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Cas. And leave us, Publius; lest that the people, Rushing on us, should do your age some mischief. Bru. Do so;-and let no man abide this deed, But we the doers.
Cas. Where's Antony? Tre. Fled to his house amaz'd': Men, wives, and children, stare, cry out, and run, As it were doomsday.
Bru. Fates! we will know your pleasures:That we shall die, we know; 'tis but the time, And drawing days out, that men stand upon.
Cas. Why, he that cuts off twenty years of life,
Bru. Grant that, and then is death a benefit:
Cas. Stoop then, and wash.1-How many ages hence, Shall this our lofty scene be acted over,
In states unborn,2 and accents yet unknown?
7 Nor to no Roman else:] This use of two negatives, not to make an affirmative, but to deny more strongly, is common to Chaucer, Spenser, and other of our ancient writers. Dr. Hickes observes, that in the Saxon, even four negatives are sometimes conjoined, and still preserve a negative signification. Steevens.
8 Cas.] Both the folios give this speech to Casca. Reed.
9 ·Stoop, Romans, stoop,] Plutarch, in The Life of Cæsar, says, "Brutus and his followers, being yet hot with the murder, marched in a body from the senate-house to the Capitol, with their drawn swords, with an air of confidence and assurance. "And in The Life of Brutus: -"Brutus and his party betook themselves to the Capitol, and in their way, showing their hands all bloody, and their naked swords, proclaimed liberty to the people." Theobald.
1 Stoop then, and wash.] To wash does not mean here to cleanse, but to wash over, as we say, washed with gold; for Cassius means that they should steep their hands in the blood of Cæsar. M. Mason.
2 In states unborn,] The first folio has-state; very properly corrected in the second folio-states. Mr. Malone admits the first of these readings, which he thus explains-In theatrick pomp yet undisplayed.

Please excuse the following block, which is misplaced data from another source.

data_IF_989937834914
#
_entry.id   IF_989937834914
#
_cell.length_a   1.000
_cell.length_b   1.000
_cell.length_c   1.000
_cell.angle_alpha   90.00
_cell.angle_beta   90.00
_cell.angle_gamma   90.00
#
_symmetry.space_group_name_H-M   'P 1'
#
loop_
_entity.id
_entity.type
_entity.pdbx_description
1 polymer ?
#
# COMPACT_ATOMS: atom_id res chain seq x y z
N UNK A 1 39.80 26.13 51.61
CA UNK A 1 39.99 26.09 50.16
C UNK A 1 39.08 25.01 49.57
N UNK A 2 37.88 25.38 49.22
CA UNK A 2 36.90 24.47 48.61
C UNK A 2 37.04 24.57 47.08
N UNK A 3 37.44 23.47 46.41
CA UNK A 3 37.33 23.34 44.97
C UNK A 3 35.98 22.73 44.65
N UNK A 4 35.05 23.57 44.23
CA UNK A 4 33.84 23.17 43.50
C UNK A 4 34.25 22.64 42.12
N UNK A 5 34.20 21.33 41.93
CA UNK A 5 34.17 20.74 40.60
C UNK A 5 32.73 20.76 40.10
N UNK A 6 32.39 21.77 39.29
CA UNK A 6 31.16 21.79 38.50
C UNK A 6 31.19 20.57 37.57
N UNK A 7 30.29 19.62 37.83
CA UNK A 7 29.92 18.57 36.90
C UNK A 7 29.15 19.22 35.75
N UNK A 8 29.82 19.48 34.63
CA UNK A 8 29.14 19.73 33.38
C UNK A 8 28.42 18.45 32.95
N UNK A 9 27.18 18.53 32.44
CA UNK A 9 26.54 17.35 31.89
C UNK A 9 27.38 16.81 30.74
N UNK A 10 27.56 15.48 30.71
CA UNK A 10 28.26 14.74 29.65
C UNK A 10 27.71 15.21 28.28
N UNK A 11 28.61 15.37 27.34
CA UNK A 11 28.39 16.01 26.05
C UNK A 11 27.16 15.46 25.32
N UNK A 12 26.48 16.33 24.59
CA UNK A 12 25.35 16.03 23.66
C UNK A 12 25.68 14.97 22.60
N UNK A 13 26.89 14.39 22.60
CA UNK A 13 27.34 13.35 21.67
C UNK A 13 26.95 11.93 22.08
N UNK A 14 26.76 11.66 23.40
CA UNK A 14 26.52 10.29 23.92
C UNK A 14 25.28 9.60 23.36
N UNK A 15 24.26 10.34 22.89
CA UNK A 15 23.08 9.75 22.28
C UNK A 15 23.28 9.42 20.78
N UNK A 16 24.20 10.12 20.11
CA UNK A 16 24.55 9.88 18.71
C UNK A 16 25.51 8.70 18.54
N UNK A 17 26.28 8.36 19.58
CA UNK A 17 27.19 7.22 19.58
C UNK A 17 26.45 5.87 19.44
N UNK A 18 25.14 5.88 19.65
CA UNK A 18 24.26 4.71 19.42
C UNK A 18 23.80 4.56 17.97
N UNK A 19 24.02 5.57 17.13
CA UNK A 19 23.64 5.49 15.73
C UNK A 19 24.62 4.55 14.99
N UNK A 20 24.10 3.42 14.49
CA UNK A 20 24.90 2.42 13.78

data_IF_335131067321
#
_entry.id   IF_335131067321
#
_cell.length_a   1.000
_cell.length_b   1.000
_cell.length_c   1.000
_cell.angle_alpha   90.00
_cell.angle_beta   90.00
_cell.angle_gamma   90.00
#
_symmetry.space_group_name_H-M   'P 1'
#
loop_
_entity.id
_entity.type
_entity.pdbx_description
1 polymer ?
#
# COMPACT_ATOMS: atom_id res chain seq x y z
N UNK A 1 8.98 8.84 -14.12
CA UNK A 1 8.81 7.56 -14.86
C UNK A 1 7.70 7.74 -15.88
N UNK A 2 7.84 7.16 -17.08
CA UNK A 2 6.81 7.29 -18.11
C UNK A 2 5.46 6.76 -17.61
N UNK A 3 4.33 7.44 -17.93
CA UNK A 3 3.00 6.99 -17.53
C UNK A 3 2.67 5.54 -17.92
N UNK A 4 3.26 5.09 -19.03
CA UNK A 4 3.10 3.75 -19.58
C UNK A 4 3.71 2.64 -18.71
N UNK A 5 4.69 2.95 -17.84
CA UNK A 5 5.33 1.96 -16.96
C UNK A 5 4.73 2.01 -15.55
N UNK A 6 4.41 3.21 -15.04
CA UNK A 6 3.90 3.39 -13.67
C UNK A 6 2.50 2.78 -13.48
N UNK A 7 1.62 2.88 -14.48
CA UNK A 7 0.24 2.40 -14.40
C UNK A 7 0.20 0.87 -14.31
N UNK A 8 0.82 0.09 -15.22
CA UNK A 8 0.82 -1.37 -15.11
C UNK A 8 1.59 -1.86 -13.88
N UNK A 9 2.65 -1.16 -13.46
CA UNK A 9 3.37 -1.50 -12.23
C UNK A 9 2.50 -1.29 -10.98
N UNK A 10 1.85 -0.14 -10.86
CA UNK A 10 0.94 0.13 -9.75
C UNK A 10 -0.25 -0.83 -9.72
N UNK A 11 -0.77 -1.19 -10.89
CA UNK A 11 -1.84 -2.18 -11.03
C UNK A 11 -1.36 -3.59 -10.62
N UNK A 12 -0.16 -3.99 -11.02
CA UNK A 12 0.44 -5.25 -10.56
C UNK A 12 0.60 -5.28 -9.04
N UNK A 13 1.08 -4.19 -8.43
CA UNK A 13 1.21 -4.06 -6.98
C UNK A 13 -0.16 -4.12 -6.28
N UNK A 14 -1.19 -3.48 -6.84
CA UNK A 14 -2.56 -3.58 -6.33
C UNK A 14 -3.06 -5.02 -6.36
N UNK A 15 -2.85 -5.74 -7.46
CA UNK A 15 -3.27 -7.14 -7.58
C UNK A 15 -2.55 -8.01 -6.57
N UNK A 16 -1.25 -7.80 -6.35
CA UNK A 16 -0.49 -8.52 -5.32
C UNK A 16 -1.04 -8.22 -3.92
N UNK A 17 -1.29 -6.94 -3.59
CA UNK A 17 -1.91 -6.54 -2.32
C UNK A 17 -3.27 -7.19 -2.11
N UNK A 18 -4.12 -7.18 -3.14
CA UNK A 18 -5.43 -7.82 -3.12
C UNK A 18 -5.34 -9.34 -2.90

Bru. How many times shall Cæsar bleed in sport, That now on Pompey's basis lies along,
No worthier than the dust?
So oft as that shall be,3
So often shall the knot of us be call'd
Enter a Servant.
Bru. Soft, who comes here? A friend of Antony's.
Say, I fear'd Cæsar, honour'd him, and lov'd him,
Tell him, so please him come unto this place,
I'll fetch him presently. [Exit Serv. Bru. I know, that we shall have him well to friend. Cas. I wish, we may: but yet have I a mind,
But surely, by unborn states, our author must have meant-communities which as yet have no existence. Steevens.
3 So oft as that shall be.] The words-shall be, which render this verse too long by a foot, may be justly considered as interpolations, the sense of the passage being obvious without a supplement. As oft as that, in elliptical phrase, will signify-as oft as that shall happen. There are too many instances of similar ellipsis destroyed by the player editors, at the expense of metre. Steevens.
That fears him much; and my misgiving still
Bru. But here comes Antony.-Welcome, Mark An
Ant. O mighty Cæsar! Dost thou lie so low?
As Cæsar's death's hour; nor no instrument
Of half that worth, as those your swords, made rich
I do beseech ye, if you bear me hard,
Now, whilst your purpled hands do reek and smoke,
I shall not find myself so apt to die:
No place will please me so, no mean of death,
who else is rank:] Who else may be supposed to have overtopped his equals, and grown too high for the public safety. Johnson. I rather believe the meaning is, who else is too replete with blood? So, in our author's Venus and Adonis: